- BHP Billiton exploits cheap labour and workers forced to work and live in conditions damaging for their health
- According to Sintracarbon (workers’ union), 700 workers are currently suffering from serious health problems as a direct result of the working conditions at the coal mine
- Employees have to work 12 h shifts with no adequate medical help
- Noise-induced hearing loss is also a common health problem, according to BHP Billitons own report
- Situations have been reported where pro-union workers have been sacked or threatened and replaced by part-time workers on an even lower pay (source)
- Adolfo González Montes, a union leader, was tortured and killed in 2008. He was the 13th unionist murdered in Columbia that year.
- Indigenous people (who make up 45% of the population) are not even getting these jobs. Only 1% of the employees are indigenous people.
- Women also excluded from these jobs (only 6% of the workforce)
- Dam burst in November 2015. Polluted the 400 mile river Doce with mining waste. 13 people were reported to be killed and according to the UN News Centre, one moth later, hundreds of thousands were still without access to clean water. ‘According to the Brazilian Minister for the Environment, the disaster is the worst environmental accident in the country’s history.’ (source)
- Bribery scandal around the Olympics in Beijing
- Scandal with faked lobbying letters to US congressmen
In August 2015 BHP Billiton’s shares value reached a 7 year low due to a decline in profits. However, BHP Billiton reported in 2015 that they are still planning on extracting 80 million tons of coal this year. Their coal reserves are estimate to about 16 billion tons – and if burnt, they would produce 40 billion tons of carbon dioxide.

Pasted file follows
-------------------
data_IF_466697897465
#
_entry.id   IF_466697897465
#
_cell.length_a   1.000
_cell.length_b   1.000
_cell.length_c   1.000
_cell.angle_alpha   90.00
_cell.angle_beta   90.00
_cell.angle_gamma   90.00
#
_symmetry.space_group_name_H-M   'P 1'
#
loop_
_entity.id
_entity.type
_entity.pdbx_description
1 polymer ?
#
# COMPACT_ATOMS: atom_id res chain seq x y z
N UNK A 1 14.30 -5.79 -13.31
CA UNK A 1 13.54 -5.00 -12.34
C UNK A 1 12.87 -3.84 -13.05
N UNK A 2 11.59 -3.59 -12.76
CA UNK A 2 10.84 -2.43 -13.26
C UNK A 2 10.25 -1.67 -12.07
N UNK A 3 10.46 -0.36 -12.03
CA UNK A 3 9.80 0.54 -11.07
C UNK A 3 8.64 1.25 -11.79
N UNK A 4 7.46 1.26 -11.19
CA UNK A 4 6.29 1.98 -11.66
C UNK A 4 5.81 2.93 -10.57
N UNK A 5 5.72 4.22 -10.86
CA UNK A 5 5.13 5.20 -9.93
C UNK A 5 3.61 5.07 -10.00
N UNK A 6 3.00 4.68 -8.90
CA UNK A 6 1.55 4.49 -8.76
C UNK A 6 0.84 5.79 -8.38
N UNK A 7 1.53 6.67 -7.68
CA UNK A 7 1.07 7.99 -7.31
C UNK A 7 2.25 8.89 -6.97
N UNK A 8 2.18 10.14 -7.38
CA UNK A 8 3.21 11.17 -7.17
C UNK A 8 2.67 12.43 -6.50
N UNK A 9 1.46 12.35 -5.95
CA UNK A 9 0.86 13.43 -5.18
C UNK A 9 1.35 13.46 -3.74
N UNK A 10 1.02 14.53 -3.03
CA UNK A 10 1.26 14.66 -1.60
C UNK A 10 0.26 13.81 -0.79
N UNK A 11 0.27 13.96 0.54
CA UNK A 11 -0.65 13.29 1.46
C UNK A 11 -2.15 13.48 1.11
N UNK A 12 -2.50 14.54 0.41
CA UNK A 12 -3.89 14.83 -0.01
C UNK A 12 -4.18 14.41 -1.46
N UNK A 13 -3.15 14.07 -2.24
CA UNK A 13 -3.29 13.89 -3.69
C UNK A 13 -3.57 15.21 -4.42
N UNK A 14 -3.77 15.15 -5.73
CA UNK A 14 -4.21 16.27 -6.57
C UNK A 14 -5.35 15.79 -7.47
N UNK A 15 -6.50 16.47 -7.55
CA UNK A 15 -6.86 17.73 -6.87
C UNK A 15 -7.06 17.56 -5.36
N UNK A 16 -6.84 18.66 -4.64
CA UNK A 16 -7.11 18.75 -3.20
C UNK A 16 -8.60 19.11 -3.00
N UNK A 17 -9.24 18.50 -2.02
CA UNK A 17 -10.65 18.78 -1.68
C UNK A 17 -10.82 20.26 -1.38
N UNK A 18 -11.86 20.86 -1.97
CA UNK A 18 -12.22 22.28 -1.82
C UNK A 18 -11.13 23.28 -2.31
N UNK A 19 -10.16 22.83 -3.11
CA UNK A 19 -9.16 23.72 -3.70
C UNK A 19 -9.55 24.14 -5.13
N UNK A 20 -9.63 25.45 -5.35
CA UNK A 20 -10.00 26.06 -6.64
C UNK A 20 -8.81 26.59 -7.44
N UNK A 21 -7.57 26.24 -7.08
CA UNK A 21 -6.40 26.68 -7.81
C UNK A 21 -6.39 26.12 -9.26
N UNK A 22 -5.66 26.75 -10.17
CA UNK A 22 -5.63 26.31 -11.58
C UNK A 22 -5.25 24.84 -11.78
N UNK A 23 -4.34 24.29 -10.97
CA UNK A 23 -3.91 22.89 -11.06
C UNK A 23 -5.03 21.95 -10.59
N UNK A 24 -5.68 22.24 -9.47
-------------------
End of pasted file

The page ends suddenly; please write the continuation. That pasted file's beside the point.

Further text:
‘Make no mistake, when it comes to climate policy, BHP Billiton is in panic mode.
The broad outline of BHP Billiton’s master plan for saving the coal industry is obvious: undermine anti-coal activism and marginalise what remains, rebuild and expand the industry’s lobbying efforts, hype the potential of Carbon Capture and Storage (CCS) or higher-efficiency coal power stations, undermine or delay the growth of renewables as much as possible and claim – for the benefit of worried investors and nervous politicians – that all of this is aligned with good science and the company’s climate policy’
As consumers of coal, we are contributing to the forceful relocation of indigenous people in Columbia and other countries. We are contributing to the life threatening air/water pollution and the dangerous conditions that make workers sick.
Strathclyde Pension Fund invests over £10 million in BHP Billiton, supporting all of these operations. This is a fund delivering pensions to 200,000 people working in Glasgow, Edinburgh and all around the Strathclyde area. It is up to us to take a stand on which companies to support. If you think the fossil fuel company BHP Billiton is unethical and Strathclyde Pension Fund should divest from it, please sign our petition.